Please use this identifier to cite or link to this item: http://hdl.handle.net/11707/4726
Title: Object Shift and Scrambling in North and West Germanic: A Case Study in Symmetrical Syntax
Authors: Richards, Marc David
Keywords: Indo-European Languages
Germanic Languages
Issue Date: 2004
Publisher: University of Cambridge
Abstract: This thesis examines the well-known phenomena of (Germanic) Object Shift and Scrambling from the perspective of a strictly minimalist, purely symmetrical, phase-cyclic syntax, arguing that their characteristic shape-conserving property derives straightforwardly from the fundamental symmetry-breaking strategies that ensure the linearization of such a system. Chapter Two offers a unified analysis of Object Shift and Scrambling as parametrically determined variants of a single, primitive, head-complement ordering parameter a version of Kayne s LCA operative at the syntax-PF interface. The verb-object order-preservation effect known as Holmberg’s Generalization is immediately implied. The obligatory nature of Object Shift with weak pronouns is then shown to provide direct evidence that the phase boundaries defined by Chomsky s Phase Impenetrability Condition (PIC) delimit a phonological as well as syntactic unit. Chapters Three and Four explore the further technical and theoretical ramifications of the proposed linearization parameter for the derivational system of Chomsky s Minimalist Inquiries and Derivation by Phase. In Chapter Three, I argue that the coexistence of order-preserving and order-permuting movement types in a single grammar lends further support to Chomsky s phases (as linearization domains), and indicates the presence of a defective v phase-head selecting passive/unaccusative VPs. I make the simple observation that those movement types that invert basic order (e.g. passivization, wh-movement) are also those that target a position outside the original phase, whereas shape-conserving movement (OS/Scrambling) is short distance , i.e. phase-internal. This generalization, which I reduce to the periodic forgetting of derivational information under the PIC, entails that cyclic linearization proceeds in a manner diametrically opposed to the resetting algorithm of Fox & Pesetsky (2003 et seq.). I offer some modifications to Chomsky s phase theory that remove the weak/strong phase distinction and yield a unified, nonstipulative, lexical-array-based reformulation of the PIC. Spec-v now emerges as the only possible merge-site for (there-type) expletives in the Probe-Goal-Agree system. This low merge-site for expletives solves a number of technical, conceptual and empirical problems faced by standard (Merge-TP) approaches and allows a superior analysis of Transitive Expletive Constructions. Chapter Four investigates the role of Case theory in the proposed account of linear shape effects. I argue that Case features assume a central importance at the syntax-PF interface in regulating the timing of Transfer/Spell-Out, so that an active element is locally identified as nonfinal for PF/linearization purposes. The predicted interplay between movement, shape, and phasal Spell-Out accounts for all the empirical facts observed across the Germanic paradigm. Finally, to support the case for Case still further, a defence is mounted for the indispensability of Case features in the computation of LF. On the basis of the vP-analysis of expletives proposed in Chapter Three and a strong form of the activeness hypothesis, I propose a novel, unified analysis of Person-Case and definiteness restrictions that derives and explains the previously poorly understood commonalities in behaviour between expletives and (Icelandic) quirky case. Defective intervention (and the Match/Agree distinction) is eliminated, dissolving into a heterogeneous range of phenomena that reduce, variously, to PIC effects, Agree- (in)activeness, the timing of optional-EPP-driven movement, and, in the case of Match-driven Move and multiple Agree, a parametrized approach to φ-completeness. A much simpler, neater system emerges, one in which nonlexical macroparameters (such as the proposed head-directionality parameter) find a natural home as interface desymmetrization strategies that dispose of superfluous and illegible (symmetric) syntactic information.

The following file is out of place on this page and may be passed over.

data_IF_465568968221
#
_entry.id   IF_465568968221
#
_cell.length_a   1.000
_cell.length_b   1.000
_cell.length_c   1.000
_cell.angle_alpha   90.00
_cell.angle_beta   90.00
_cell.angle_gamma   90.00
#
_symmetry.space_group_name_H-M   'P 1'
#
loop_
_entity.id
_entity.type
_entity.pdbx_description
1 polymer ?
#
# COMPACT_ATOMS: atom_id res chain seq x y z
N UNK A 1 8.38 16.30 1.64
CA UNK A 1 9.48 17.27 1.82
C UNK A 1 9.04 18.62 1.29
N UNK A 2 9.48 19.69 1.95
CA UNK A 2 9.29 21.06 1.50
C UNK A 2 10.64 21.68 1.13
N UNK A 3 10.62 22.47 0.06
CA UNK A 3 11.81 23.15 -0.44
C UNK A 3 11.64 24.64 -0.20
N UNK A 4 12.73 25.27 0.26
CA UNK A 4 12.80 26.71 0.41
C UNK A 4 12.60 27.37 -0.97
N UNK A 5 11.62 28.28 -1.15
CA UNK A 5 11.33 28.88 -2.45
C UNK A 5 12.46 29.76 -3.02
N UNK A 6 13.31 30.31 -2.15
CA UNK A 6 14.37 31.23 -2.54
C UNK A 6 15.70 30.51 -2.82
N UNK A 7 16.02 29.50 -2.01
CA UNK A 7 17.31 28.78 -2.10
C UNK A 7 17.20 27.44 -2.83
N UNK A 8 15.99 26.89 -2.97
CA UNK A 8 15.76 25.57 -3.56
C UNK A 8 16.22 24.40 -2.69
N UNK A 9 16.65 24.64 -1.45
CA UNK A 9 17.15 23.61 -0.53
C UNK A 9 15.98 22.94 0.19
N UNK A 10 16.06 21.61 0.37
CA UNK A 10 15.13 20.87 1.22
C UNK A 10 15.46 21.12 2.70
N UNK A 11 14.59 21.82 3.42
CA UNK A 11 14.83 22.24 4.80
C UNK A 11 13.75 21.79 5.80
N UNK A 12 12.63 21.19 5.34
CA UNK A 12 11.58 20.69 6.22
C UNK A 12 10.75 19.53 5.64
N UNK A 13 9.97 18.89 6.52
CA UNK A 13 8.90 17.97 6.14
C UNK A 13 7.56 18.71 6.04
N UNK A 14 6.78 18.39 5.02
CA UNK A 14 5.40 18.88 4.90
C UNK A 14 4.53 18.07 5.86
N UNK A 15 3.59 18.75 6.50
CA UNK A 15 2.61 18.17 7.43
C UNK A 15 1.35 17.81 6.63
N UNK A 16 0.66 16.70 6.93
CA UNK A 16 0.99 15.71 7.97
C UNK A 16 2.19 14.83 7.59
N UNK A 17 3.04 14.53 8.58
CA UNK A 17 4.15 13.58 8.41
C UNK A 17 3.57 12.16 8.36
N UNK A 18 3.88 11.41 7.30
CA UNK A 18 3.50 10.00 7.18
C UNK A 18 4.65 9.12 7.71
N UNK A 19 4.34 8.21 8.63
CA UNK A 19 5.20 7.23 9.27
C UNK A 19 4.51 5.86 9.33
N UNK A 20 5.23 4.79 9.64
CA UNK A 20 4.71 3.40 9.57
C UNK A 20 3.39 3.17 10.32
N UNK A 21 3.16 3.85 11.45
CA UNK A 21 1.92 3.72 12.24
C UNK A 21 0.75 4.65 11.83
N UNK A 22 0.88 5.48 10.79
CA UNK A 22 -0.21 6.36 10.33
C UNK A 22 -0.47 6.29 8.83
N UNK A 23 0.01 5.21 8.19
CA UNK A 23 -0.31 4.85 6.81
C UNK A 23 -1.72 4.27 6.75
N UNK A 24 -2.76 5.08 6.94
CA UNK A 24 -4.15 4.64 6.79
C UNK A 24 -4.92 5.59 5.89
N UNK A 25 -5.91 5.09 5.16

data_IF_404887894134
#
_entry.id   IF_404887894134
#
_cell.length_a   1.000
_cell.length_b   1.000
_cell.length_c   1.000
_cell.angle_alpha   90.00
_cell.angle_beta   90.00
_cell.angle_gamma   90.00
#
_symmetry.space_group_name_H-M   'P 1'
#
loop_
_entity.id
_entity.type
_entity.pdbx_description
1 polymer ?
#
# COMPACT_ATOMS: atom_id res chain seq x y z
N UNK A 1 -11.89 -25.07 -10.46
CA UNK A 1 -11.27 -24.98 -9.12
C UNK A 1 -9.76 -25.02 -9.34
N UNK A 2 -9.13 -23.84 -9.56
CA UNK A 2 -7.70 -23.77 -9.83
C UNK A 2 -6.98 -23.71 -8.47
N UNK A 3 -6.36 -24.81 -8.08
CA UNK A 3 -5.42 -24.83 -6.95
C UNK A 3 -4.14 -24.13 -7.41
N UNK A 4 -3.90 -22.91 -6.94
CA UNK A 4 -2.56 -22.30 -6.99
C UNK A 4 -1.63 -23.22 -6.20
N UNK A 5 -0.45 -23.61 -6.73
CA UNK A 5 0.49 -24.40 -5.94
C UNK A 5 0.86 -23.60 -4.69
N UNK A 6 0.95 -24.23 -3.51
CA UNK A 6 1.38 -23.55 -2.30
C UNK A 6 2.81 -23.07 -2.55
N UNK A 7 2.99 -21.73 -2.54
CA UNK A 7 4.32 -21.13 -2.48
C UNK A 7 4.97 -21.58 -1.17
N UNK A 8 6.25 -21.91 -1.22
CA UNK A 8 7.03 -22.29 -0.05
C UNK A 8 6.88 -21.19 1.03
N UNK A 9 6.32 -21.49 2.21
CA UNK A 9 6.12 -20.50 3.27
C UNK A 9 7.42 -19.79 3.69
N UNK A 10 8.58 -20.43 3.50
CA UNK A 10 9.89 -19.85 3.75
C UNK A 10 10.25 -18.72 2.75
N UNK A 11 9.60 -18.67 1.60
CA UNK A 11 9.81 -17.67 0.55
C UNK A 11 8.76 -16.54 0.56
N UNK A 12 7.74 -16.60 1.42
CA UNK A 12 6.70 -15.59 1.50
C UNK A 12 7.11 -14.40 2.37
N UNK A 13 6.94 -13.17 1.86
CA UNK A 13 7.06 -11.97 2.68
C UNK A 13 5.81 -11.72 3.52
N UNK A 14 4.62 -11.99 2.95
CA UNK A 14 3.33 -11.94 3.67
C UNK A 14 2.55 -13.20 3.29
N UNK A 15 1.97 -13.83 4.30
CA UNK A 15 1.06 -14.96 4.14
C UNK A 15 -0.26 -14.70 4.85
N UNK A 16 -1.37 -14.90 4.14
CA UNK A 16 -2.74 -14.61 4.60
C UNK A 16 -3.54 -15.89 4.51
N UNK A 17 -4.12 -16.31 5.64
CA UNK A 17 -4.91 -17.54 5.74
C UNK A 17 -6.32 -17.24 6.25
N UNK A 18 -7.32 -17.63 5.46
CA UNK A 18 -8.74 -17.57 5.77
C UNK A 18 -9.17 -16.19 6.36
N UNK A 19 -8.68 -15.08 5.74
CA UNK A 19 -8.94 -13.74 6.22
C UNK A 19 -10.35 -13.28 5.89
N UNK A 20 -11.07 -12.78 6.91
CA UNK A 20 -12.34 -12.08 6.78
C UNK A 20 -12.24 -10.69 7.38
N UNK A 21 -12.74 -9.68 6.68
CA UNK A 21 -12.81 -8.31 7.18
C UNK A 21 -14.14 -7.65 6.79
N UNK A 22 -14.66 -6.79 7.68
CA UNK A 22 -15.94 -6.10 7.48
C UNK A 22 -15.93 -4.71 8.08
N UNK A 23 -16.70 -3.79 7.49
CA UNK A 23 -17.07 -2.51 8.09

URI: http://hdl.handle.net/11707/4726
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